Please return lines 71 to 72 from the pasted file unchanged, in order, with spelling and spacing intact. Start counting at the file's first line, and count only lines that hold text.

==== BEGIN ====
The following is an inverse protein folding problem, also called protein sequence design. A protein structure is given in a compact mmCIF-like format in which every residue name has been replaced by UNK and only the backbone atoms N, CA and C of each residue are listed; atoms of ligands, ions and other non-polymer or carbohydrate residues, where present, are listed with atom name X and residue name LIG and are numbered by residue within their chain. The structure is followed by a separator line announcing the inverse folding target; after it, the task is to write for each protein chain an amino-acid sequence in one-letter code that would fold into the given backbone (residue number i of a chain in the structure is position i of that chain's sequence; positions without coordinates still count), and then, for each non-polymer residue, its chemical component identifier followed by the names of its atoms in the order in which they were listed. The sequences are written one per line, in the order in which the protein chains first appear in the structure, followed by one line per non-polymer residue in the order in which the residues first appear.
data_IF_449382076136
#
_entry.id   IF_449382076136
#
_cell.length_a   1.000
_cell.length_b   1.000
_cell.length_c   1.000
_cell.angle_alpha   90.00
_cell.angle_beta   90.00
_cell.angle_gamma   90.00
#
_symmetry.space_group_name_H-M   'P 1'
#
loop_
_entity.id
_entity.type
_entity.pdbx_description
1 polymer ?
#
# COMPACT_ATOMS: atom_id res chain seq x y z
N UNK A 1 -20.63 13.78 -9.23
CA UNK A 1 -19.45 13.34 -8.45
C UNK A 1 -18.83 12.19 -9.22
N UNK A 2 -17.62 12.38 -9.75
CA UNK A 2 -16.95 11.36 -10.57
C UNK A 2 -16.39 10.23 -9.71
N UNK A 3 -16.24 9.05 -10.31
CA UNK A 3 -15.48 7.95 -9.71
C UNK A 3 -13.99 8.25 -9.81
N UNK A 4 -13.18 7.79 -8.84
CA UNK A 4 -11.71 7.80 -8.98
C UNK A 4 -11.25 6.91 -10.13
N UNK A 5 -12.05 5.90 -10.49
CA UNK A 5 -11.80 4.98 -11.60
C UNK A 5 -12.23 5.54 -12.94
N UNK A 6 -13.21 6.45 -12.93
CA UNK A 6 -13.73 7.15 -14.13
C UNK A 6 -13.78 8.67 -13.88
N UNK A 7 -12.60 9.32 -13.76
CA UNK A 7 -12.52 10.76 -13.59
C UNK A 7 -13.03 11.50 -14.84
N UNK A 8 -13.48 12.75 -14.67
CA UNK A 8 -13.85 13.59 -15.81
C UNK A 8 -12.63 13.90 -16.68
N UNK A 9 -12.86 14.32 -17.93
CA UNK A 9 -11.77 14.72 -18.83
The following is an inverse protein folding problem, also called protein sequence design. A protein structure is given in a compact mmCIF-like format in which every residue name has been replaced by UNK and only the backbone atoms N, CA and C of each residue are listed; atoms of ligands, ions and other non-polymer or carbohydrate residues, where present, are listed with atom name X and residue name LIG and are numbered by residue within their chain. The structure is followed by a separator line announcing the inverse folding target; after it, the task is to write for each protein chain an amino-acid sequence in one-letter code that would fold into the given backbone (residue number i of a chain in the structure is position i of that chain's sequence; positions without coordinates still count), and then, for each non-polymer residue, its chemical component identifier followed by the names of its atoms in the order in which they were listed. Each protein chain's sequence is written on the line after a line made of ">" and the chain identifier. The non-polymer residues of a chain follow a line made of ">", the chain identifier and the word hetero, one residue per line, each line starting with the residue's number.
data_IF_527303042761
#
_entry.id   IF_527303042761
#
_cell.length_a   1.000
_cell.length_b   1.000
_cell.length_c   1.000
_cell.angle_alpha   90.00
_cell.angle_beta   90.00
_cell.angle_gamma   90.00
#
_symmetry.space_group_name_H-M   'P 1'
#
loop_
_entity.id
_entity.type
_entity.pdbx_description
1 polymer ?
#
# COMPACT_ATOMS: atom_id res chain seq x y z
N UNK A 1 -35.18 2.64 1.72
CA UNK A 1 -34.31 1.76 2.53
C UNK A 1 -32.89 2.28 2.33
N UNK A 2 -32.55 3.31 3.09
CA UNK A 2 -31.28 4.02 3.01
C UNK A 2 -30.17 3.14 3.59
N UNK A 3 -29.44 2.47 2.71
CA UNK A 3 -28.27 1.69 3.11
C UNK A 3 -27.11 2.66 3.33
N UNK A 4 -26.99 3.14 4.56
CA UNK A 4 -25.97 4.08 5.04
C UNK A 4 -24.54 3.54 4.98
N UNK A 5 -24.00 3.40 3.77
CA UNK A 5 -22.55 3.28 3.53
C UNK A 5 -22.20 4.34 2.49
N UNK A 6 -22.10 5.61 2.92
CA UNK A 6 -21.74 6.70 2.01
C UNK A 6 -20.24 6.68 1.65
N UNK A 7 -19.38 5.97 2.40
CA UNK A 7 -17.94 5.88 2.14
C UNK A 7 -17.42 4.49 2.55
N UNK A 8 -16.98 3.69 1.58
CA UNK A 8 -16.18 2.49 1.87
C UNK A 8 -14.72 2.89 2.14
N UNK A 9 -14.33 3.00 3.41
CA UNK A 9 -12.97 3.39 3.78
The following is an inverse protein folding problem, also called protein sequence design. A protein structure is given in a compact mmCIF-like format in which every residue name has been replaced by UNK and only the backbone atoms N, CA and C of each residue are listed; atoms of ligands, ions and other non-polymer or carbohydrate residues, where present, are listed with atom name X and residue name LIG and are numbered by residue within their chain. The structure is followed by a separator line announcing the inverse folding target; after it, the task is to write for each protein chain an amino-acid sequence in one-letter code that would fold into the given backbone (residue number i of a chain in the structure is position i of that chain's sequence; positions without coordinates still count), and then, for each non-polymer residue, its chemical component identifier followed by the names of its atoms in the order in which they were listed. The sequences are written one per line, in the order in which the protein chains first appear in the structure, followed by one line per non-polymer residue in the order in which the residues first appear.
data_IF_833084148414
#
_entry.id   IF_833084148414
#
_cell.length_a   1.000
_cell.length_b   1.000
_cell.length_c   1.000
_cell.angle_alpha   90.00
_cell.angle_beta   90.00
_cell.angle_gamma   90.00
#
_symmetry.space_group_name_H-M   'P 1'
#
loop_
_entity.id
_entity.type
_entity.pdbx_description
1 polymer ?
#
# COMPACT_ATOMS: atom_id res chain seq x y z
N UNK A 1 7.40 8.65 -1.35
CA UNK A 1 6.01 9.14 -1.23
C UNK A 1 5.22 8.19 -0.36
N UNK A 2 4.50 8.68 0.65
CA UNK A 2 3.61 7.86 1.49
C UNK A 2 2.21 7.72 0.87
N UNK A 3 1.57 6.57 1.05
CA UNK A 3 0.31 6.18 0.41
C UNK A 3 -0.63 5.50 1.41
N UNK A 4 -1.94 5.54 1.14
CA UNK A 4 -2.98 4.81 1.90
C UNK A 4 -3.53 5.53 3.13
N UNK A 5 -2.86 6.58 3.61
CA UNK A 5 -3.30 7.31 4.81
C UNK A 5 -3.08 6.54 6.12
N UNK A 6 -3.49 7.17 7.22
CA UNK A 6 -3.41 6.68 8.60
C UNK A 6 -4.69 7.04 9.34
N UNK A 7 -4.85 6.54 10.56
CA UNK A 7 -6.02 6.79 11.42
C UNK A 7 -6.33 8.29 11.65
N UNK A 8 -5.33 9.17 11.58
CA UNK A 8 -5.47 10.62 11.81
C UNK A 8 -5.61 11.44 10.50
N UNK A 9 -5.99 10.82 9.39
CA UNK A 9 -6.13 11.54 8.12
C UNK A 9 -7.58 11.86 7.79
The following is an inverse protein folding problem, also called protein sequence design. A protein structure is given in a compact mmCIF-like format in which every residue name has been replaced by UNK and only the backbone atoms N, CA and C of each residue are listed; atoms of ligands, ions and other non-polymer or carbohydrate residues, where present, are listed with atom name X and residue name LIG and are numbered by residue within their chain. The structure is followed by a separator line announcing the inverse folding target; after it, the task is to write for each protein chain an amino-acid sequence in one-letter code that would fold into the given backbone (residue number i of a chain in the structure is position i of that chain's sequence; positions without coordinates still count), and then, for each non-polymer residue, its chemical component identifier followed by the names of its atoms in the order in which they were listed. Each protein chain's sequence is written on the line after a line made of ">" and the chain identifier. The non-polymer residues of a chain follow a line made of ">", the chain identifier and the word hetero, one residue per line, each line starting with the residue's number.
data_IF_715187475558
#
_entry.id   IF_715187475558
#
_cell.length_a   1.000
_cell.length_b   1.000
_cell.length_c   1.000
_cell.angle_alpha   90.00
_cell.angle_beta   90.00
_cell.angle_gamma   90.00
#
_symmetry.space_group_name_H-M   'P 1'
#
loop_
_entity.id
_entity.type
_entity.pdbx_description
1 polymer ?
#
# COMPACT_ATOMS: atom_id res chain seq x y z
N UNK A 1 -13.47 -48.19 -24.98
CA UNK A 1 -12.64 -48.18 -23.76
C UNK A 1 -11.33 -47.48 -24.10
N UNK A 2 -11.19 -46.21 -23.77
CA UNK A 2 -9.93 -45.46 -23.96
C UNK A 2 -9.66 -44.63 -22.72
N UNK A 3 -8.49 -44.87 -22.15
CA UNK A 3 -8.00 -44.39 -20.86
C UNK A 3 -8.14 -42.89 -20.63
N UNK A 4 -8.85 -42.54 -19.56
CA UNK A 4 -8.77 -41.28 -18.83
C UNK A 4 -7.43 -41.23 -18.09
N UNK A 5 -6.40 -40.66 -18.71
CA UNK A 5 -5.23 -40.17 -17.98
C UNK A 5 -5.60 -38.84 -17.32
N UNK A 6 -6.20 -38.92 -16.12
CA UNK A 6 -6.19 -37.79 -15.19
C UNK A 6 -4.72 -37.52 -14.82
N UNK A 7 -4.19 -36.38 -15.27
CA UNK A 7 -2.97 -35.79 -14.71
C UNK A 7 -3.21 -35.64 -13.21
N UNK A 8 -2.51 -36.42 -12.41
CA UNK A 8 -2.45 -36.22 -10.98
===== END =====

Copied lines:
C UNK A 1 -32.89 2.28 2.33
N UNK A 2 -32.55 3.31 3.09